Published on August 5th, 2013 | by Ryan Kraeger11
The Poor in Spirit
Did anyone else hear a homily yesterday about the dangers of greed and affluent American lifestyles and the need to support the Church and give alms to the poor? With readings like these, no wonder! And of course there is ready correspondence with the words of Pope Francis, from his inaugural homily to his homily for the feast of Corpus Christi. He calls for a “Poor Church for the poor,” and says that it breaks his heart to see priests and nuns driving the latest model of a car.
This theme touches home with something that I have struggled with a great deal for the last few years, and continue to struggle with more and more. How much should I give to the poor?
I am not a rich man, by American standards but I make a decent amount of money and I have fairly simple tastes. I generally spend less than half of what I make per month to live on, and manage to afford most of my wants without dipping too far into my savings. I could even start a pretty comfortable retirement fund. As the priest who said the vigil Mass I attended on Saturday pointed out, “The poorest person sitting here in church is still the envy of most of the world’s population.” In other words, the fact that someone is much richer than I am does not negate the fact that I am much richer than 90% of the world’s people.
So what is to be done?
I do not even like the formulation: “How much of my money should I give to the poor.” Even in asking the question I betray my lack of generosity. It really should be: “How much can I possibly afford to give away?” But then I have to come to grips with the fact that I really could afford to give away about 75% of my monthly income, and still get by quite comfortably. I could shore up some of my spending habits, tighten the belt on Amazon.com, for instance. I mean, why on earth should I buy a half dozen new books when I have nearly a hundred sitting on top of my bookshelves that are ostensibly on my “to-read list?”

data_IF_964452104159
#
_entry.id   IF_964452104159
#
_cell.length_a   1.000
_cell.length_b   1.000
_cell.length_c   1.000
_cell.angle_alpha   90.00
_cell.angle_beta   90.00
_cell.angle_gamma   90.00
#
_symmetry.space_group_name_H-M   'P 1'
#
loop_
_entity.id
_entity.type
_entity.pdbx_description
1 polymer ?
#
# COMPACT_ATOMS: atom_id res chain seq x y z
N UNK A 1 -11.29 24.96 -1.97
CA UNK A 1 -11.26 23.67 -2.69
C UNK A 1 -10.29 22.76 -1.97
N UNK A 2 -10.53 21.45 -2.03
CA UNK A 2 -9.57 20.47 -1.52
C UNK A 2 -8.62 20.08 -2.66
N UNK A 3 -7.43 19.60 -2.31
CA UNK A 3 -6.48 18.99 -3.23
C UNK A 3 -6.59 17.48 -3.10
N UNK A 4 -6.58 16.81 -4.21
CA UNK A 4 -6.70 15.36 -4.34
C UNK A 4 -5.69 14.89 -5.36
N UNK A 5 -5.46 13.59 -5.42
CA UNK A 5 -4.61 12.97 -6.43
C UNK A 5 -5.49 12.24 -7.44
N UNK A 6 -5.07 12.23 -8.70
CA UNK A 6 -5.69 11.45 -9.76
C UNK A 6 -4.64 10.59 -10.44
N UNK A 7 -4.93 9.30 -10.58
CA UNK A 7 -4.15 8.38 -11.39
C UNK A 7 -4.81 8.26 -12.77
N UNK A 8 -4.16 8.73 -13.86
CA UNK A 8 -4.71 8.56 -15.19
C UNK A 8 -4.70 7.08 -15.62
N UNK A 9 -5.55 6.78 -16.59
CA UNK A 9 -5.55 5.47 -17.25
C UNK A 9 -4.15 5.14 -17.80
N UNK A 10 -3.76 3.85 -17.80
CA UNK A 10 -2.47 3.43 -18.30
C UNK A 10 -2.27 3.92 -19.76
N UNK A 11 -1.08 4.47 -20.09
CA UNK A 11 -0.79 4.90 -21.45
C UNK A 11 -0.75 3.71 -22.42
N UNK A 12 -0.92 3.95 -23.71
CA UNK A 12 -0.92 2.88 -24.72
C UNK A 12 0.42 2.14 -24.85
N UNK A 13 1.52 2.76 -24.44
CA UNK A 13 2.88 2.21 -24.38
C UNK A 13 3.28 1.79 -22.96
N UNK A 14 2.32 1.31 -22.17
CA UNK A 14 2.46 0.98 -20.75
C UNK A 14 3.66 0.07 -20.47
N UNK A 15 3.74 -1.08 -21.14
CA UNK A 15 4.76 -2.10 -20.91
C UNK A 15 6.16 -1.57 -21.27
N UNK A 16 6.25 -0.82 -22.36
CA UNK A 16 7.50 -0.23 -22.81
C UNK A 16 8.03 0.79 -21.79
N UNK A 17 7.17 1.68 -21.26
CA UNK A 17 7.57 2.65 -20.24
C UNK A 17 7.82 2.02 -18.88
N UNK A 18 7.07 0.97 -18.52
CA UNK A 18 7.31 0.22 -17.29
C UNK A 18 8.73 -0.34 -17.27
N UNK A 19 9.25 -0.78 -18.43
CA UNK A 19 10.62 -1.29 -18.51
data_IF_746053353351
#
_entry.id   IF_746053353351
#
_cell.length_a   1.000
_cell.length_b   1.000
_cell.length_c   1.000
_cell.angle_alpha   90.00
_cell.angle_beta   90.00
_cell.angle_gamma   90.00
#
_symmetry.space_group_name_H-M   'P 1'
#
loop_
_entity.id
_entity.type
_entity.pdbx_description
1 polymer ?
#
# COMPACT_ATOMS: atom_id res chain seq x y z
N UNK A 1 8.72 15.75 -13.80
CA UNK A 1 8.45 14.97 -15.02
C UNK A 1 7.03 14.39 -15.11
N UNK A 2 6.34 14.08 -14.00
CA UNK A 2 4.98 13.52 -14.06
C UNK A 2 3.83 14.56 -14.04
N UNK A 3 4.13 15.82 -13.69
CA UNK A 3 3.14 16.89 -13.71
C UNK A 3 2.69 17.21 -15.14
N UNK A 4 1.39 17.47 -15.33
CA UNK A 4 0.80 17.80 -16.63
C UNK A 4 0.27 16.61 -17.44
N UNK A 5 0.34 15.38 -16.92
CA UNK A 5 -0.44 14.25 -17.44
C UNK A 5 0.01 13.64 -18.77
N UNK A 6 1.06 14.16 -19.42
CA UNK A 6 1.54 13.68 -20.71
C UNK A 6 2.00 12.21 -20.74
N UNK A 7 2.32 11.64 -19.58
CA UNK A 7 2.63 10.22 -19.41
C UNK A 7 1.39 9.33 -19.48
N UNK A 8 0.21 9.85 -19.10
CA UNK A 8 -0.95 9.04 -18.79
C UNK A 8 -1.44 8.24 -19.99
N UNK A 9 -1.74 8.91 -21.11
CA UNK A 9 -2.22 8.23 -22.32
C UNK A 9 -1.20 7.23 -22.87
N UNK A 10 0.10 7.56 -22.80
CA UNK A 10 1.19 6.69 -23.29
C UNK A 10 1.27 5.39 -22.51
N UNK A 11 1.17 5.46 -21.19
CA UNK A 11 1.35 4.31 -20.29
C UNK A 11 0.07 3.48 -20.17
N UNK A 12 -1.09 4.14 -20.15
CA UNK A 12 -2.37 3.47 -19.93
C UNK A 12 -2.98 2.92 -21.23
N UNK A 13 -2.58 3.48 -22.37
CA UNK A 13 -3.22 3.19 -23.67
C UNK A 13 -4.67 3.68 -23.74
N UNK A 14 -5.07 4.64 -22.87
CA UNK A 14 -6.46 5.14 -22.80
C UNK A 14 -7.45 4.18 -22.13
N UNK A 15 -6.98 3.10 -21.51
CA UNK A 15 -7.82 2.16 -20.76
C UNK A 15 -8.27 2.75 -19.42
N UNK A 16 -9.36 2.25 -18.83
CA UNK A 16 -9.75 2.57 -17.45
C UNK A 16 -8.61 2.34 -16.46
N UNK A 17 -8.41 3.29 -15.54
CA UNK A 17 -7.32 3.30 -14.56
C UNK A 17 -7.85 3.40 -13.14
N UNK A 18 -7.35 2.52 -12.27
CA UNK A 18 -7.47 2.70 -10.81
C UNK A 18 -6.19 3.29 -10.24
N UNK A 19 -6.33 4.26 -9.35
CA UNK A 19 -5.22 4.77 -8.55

So is that it? To get rid of everything that is not strictly necessary for life and fulfilling our obligations?
Some certainly are called to that. Being a minimalist by nature, I can actually see the appeal. (Seriously, I am a born minimalist. As a little kid I really hated getting Christmas presents that I did not have a use for. I knew they would end up as clutter in the closet and and would collect dust and have to be taken out and “cleaned up” and re-organized periodically, which was such a drag. Eventually they would simply be donated and take up space in someone else’s house. Board games were an especial pet peeve! If it wasn’t a gift certificate to Barnes and Noble, or legos, or something I had a legitimate use for, I was not interested. Talk about affluence!) So as a minimalist I like simplicity, and not owning more than I actually have a use for. If I have not used it in the last 12 months, I probably won’t miss it in the next 12 months; but that is not the same as being poor in spirit. It is more akin to being lazy. I simply dislike clutter, and I dislike the effort of maintaining things I do not have a use for.
Even being poor is not the same as poor in spirit. Material poverty is not intrinsically holy. Some people are certainly called to total renunciation. Others may be called to something a little different. The concept of ownership, I think, is where it breaks down. I am not sure where I can truly be said to “own” anything. In what sense is it mine? The “I” that owns this thing (a hat, for instance) is not even master of the head upon which it places that had. I was placed in this body without my permission or even consent, or even awareness for that matter. I shall be removed from this body, in all likelihood, under similar conditions. I cannot even maintain, except by intimate, moment by moment gift, control over this body which is so intimately me. How much less, then, can I say “mine” of the clothes that festoon that body? The food that body eats? The air that body breathes? The concept of ownership is a bit of a misnomer in that sense.